S00202-001 Federal Assistance Programs Retrieval System (FAPRS). Budget Function/Subfunction: Area and regional development (452). Agency Contact: Paul Kugler, Director, Plans and Programs Staff, Rural Development Service. 447.2578.

This system provides information to local community leaders on rural development programs for which their communities meet the basic eligibility criteria. Under the FAPRS program a local public official can contact an agricultural service center and receive information on a specific project requiring Federal assistance for which his community is eligible. It is also planned to make the system available to local multicounty regional commissions operating in rural areas on a cost-sharing basis. The system works in the following manner: A local public official will request information on the availability of Federal financial assistance for a community project. The official selects a single choice from a list of community needs, such as community facilities or business and industry. Based upon this initial selection, a more narrowed listing of programs will be offered for selection.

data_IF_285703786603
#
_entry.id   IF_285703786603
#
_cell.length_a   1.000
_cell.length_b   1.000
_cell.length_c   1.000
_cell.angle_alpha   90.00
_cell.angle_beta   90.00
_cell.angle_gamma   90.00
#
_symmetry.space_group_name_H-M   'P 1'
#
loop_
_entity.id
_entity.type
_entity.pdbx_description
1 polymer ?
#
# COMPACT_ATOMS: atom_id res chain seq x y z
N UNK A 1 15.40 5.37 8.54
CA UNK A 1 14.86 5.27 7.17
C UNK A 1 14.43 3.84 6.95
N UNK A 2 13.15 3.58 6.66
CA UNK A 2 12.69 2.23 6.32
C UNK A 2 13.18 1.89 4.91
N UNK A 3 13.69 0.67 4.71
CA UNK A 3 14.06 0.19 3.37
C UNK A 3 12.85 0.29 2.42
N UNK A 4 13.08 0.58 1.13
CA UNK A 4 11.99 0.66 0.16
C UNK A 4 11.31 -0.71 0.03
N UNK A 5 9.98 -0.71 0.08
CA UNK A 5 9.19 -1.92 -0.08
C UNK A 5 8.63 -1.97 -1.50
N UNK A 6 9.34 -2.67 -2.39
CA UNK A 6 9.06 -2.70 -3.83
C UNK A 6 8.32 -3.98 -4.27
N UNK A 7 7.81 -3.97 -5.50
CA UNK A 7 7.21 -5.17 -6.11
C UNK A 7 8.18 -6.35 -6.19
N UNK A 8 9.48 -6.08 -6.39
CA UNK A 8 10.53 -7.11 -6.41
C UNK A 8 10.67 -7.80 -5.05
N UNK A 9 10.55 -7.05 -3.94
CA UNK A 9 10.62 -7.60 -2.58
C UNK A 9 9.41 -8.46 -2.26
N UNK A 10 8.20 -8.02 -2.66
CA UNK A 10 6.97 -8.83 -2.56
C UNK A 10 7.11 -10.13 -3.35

S00203-001
Rural Electrification and Telephone Data Files.
Budget Function/Subfunction: Area and regional develop-
ment (452).
Agency Contact: Marvin T. Hearst, Management Services
Division, Rural Electrification Administration. 447-4472.

The Loan Accounting System reflects the indebtedness of REA electric distribution, power supply, and telephone borrowers to the Rural Electrification Administration and the Rural Telephone Bank. Financial and statistical information about the operations of REA and its electric and telephone borrowers is collected annually. Data are obtained directly from required operating reports submitted to REA by its borrowers. The system's

« iepriekšējāTurpināt »